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Shooting Rifles from Platforms - Projectile question

  1. Sep 8, 2013 #1
    1. The problem statement, all variables and given/known data
    Hi all! What a great site, thanks in advance for any help! My question is written:
    The six figures below show rifles that are being fired horizontally, i.e. straight out, off platforms. The bullets fired from the rifles are all identical, but the rifles propel the bullets at different speeds. The specific speed of each bullet and the height of the platform are given. All of the bullets miss the targets and hit the ground.

    Rank these bullets, from longest to shortest, on the basis of how long it takes a bullet to hit the ground. That is, put first the bullet that will take the longest time from being fired to hitting the ground, and put last the bullet that will take the shortest time.

    Following this are six pictures of identical trees, each with a platform and a little man with a rifle. There are distance measurements beside the trees for the height of each platform, and speeds above each rifle.

    The first tree has a platform height of 20 m, and a bullet speed of 1200 m/s.
    The second tree has a platform height of 40 m, and a bullet speed of 500 m/s.
    The third tree has a platform height of 40 m, and a bullet speed of 800 m/s.
    And so on.

    2. Relevant equations
    My instinct is to use the equation:
    [itex]t=\sqrt{\frac{2d}{a}}[/itex]

    I know the distance and the acceleration (-9.8 m/s^2), so i get an answer, the problem is if I use this equation to get the time, I'm not using the bullet speeds I'm given. Is that correct?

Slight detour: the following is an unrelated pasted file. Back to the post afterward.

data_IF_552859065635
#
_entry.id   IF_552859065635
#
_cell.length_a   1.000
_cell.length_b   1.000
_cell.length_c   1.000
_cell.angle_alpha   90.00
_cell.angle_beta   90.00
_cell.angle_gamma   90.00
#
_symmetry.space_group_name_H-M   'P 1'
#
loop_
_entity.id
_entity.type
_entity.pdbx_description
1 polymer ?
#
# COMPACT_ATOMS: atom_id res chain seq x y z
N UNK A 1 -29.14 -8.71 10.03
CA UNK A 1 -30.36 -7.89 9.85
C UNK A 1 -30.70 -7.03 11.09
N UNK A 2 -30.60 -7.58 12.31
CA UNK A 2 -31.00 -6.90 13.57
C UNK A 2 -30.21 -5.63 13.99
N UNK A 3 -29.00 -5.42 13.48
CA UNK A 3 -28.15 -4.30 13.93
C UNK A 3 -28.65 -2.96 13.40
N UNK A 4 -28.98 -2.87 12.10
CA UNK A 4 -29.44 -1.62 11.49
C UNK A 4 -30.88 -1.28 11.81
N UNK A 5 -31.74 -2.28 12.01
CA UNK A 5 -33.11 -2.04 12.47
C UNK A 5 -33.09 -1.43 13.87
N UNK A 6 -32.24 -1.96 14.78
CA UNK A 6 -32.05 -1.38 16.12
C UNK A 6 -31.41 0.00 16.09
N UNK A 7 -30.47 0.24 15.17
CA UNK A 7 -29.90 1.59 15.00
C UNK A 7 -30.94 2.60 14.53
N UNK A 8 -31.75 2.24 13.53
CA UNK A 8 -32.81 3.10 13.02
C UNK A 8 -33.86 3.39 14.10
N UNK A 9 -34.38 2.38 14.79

3. The attempt at a solution
    [itex]t= \sqrt{\frac{2(-20 m)}{-9.8 m/s^2}}[/itex]
    t=2.0s

    Is this right? Thanks again for your help!
    1. The problem statement, all variables and given/known data



    2. Relevant equations



    3. The attempt at a solution
     
  2. jcsd
  3. Sep 8, 2013 #2
    You can use this equation to relate time and vertical displacement if the initial vertical velocity is zero. Is it?
     
  4. Sep 8, 2013 #3
    Yes, I think is. The horizontal velocity is the speed of the bullet fired from the rifle. That makes the vertical velocity zero. (I think.)
     
  5. Sep 8, 2013 #4
    Then you should not be surprised that speed does not affect your results.

    Would anything change if the rifles were at an angle with the horizontal?
     
  6. Sep 8, 2013 #5
    Yes, then I would have to use the velocity for the calculation, not the distance. Hmmm, good point!
     
  7. Sep 8, 2013 #6
    You would have to use both. Anyway, I think you know how to solve this problem as stated.
     
  8. Sep 8, 2013 #7
    Thank you so much, you're right, I think I do know what to do now!
     
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